Where they make the guacamole fresh, at tableside.

Our entrees were spectacular.

We completed our circumnavigation 11 and a half hours after departing, arriving at the cottage just as complete darkness fell. The trip odometer on the car read 62 miles. Actual driving time was 2 hours and 6 miinutes.

We have certainly made the most of our two days of dry, bright weather. Tomorrow it's raining. We might go to a movie. Lobsters for dinner back at the Lodge--yum!

Thursday, August 27, 2009

Relaxing on the Lake

It's wonderful having my friend here. We've known each other so long and see each other too rarely.

On the way home we stopped at the Chap's office to see the new addition to his building and his new future office. It was being painted at that very moment.

We all went out for a seafood dinner--fried clams and fried oysters and fish and chips.

A shower had passed over and when we came out we saw a rainbow.

Today we came up to the lake cottage. It was a gorgeous day. We arrived in time for lunch on the dock. She really likes these chips!

A glider took advantage of the lovely day.

When I went to check the water temperature--77 degrees--the string tied to the thermometer gave way and it sank down to the bottom of the water.

I decided--egged on by my friend--that I'd better retrieve it. So I changed and prepared myself for a chilly swim.

But the water was at least 7 degrees warmer than the air. So once I was in, it felt really good.


Later in the afternoon we took a long walk, all the way around and over the Point and back.

Tomorrow we're cruising on the Big White Boat!

Wednesday, August 26, 2009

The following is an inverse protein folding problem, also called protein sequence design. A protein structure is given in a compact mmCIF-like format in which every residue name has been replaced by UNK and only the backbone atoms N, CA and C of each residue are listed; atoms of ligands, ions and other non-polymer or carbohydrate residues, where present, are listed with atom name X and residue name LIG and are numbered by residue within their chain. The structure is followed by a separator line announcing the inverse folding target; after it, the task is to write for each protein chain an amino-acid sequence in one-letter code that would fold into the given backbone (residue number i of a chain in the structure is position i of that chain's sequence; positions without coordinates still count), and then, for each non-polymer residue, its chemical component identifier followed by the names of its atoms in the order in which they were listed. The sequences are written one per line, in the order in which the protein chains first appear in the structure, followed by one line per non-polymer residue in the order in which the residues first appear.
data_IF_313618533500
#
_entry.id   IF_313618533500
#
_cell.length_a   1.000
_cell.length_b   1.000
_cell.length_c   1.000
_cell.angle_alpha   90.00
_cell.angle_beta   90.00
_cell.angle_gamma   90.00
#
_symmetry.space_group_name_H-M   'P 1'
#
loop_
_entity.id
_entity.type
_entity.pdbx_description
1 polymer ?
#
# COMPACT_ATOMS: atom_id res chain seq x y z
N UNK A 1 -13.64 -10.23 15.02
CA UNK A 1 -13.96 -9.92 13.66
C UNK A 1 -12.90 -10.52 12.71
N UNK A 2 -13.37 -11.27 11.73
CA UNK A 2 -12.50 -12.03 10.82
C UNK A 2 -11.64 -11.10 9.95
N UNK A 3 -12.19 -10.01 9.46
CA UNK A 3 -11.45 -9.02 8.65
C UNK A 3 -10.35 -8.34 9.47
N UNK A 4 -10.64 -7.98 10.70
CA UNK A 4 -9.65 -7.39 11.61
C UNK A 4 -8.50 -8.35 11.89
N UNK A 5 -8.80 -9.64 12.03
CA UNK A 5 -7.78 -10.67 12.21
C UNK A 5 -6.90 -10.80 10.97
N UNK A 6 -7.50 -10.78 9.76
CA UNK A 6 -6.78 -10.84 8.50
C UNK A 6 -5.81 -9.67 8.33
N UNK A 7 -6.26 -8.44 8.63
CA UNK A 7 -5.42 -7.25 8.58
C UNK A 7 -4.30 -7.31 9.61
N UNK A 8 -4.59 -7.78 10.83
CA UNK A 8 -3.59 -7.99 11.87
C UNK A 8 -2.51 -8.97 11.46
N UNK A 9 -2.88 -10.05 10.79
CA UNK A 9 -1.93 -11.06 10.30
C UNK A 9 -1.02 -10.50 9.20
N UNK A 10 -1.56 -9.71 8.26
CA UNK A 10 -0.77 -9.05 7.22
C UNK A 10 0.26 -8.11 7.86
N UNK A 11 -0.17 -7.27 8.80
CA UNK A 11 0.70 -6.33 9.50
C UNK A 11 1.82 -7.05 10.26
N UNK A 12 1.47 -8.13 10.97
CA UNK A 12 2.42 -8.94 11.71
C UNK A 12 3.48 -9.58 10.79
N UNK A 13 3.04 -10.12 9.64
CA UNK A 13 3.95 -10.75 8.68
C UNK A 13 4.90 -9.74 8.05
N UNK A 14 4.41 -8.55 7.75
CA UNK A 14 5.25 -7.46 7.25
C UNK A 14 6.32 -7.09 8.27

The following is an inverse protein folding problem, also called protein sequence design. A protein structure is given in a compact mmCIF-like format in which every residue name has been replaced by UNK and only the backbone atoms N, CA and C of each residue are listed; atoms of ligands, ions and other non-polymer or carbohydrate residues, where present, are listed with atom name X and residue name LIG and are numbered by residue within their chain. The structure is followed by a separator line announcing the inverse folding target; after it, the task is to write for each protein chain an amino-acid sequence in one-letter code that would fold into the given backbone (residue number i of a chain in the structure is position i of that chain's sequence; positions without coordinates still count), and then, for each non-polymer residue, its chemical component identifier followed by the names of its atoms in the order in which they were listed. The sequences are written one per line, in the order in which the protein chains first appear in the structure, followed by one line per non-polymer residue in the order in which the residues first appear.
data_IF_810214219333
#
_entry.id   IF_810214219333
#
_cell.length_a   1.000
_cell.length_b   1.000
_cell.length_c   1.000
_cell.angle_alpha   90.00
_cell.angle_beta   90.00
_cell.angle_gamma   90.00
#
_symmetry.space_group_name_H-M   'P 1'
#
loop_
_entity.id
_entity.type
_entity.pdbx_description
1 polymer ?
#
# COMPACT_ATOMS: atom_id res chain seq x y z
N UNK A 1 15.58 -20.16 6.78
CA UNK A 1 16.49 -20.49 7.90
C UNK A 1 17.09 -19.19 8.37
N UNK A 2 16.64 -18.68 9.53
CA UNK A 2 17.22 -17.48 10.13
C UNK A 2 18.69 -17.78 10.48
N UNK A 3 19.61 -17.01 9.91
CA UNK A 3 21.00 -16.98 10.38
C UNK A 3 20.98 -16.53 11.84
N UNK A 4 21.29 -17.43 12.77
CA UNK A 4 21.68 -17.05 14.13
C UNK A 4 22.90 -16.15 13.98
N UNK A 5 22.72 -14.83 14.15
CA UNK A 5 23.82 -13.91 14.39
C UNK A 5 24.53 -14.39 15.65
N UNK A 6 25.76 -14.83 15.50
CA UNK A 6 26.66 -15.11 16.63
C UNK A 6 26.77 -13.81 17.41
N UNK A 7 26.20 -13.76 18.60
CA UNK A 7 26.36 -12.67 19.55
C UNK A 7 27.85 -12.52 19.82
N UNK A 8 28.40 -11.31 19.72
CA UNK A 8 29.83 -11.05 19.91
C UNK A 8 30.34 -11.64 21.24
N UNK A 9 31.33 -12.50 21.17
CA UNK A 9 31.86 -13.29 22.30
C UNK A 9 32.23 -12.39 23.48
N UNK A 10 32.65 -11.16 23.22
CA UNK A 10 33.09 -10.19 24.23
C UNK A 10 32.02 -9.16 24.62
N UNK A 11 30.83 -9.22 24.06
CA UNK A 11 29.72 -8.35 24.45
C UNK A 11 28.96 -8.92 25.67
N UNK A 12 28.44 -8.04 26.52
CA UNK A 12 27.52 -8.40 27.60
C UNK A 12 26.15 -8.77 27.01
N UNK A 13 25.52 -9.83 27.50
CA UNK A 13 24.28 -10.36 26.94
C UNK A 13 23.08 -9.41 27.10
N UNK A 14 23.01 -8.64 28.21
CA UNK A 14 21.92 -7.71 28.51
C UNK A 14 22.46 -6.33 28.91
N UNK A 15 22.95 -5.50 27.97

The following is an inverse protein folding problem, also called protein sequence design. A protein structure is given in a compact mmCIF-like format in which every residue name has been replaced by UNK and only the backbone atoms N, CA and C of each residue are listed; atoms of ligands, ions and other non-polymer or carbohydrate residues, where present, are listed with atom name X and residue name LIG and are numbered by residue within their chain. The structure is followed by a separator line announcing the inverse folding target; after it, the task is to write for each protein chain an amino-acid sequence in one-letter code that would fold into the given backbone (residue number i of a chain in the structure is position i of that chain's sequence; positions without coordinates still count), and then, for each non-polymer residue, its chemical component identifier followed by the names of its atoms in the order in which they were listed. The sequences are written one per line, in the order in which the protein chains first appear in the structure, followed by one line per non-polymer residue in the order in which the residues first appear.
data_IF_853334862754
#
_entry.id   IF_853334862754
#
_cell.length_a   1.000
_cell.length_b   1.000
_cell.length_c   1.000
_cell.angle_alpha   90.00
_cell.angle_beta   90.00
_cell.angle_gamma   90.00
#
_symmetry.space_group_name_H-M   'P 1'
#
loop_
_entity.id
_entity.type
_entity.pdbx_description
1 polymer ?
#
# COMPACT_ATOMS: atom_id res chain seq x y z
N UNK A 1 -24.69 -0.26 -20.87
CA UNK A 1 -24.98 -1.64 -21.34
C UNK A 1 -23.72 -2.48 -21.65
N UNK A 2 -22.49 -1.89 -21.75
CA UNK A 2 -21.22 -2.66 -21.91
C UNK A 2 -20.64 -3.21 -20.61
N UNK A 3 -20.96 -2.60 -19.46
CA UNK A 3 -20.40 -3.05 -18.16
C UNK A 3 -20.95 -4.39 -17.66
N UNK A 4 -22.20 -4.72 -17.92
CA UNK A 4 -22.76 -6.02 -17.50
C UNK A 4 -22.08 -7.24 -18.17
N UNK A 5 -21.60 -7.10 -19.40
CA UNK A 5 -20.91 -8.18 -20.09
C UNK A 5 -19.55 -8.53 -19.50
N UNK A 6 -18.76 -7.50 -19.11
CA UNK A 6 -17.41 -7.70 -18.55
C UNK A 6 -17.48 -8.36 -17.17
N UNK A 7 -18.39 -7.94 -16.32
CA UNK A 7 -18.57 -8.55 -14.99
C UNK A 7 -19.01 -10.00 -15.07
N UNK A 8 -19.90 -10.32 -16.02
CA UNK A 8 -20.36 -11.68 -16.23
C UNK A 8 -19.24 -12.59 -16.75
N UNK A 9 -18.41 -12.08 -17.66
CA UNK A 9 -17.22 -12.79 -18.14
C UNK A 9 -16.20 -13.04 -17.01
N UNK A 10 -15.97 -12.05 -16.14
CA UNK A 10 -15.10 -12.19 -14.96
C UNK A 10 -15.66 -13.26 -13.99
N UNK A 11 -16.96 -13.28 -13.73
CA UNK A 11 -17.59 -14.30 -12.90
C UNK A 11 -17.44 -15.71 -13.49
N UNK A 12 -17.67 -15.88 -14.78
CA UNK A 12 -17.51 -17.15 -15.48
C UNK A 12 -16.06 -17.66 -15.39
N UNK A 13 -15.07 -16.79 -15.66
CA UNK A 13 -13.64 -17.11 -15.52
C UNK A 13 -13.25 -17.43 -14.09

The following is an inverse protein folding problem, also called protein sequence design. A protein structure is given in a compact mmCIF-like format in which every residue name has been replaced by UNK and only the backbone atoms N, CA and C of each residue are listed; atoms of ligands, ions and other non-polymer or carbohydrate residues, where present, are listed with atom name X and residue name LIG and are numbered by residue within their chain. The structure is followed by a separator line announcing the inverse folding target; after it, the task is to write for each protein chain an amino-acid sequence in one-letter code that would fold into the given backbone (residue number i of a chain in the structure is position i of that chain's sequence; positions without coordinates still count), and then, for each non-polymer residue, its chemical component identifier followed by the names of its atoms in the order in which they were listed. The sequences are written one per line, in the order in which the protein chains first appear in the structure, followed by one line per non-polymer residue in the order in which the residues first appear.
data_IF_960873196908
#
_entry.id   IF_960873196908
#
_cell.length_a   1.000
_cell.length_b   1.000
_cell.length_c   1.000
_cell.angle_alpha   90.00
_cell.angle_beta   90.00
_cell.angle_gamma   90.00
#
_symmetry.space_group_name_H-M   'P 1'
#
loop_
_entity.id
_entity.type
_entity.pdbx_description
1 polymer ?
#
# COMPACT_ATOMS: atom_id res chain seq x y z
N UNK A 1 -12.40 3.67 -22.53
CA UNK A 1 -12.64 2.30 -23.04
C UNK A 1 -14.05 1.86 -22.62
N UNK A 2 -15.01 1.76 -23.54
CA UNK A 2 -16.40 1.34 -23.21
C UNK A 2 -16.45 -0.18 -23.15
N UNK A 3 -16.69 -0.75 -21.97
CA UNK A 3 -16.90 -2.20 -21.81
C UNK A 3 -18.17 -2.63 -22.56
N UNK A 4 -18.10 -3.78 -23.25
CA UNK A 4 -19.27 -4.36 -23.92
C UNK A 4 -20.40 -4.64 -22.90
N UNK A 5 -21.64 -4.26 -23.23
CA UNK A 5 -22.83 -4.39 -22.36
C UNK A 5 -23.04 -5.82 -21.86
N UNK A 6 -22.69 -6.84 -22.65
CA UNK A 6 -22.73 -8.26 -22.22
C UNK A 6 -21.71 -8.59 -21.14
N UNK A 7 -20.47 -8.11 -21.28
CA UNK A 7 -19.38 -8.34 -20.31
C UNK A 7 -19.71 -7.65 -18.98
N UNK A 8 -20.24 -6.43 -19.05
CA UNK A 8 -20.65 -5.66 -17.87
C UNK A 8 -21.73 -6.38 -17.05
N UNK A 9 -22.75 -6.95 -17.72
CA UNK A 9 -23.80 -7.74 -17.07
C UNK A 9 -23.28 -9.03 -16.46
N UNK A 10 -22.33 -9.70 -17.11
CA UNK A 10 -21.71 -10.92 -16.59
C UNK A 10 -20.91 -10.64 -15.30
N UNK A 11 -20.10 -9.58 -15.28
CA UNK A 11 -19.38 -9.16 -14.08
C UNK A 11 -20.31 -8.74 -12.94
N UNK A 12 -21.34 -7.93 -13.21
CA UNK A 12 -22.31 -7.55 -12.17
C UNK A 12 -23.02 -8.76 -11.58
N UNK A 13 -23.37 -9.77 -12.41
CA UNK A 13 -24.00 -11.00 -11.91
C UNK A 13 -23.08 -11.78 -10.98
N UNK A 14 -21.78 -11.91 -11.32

The Beauty of Bugs

All my time at the lake means very little time in my garden. I was outside picking flowers for the Lodge--a guest is arriving this afternoon--and took the opportunity to photograph Charlotte. (All big spiders round here are christened Charlotte.)

She has constructed the most exquisite large web right outside my office window, and it's like having a tv nature documentary unfolding right before my eyes. I cheer her on every time she traps and wraps and devours a grasshopper, of which I have too many at this time of year--always. They are so destructive. I assume she will soon have an egg sac, and sometime this autumn we'll have lots of baby Charlottes to carry on her excellent work.

The other architects out back are the wasps. Near one of my rugosas I was clipping sweet peas and happened to notice this:

It's beautiful.

I returned to the house with loads of heather, sweet peas (the fragrant annual ones and the scentless perennial ones), and even a couple of well-timed roses.

Rose of the Day: Clothilde Soupert A few years ago I transplanted this one from a place where it was very crowded, and am happy to see that she is blooming in her new location.

Busy day in town yesterday. After the seclusion of the lake I find the traffic maddening and Concord was an obstacle course. But I had a nice music lesson and it was lovely seeing my friends. I had dinner with one of them at the Thai restaurant on Main Street because the Chap had a boad meeting at suppertime.

My big excursion for today is driving to the airport to collect my visitor.

Monday, August 24, 2009

Musical Monday & Lake Living

I'm not getting writing done yet...am enjoying quality time with my spouse, who's here till after supper tonight. I predict I'll be burning the midnight oil but that's ok.

We spent yesterday afternoon down at the dock. The girls had a duck encounter.

The Chap had a boat encounter.

Lots more people on the afternoon cruise than the morning one.

"I'm wet 'cause I went swimming too," says wee Ruth.

Jewel stayed out of the lake, high and dry until Ruth shook water all over her.

Today the air feels much nicer, there's a bit of breeze, too. Not many boats on the lake, so it's quieter round here. The Chap had a few errands down in the village.

A while ago I overheard our neighbour say, from his dock, "Do you see the loon?"

Down I went with the camera. And there, the long-awaited sight: a loon in the Bay. I think this might be a juvenile one, it hasn't got the obvious white breast and underside feathers of an adult.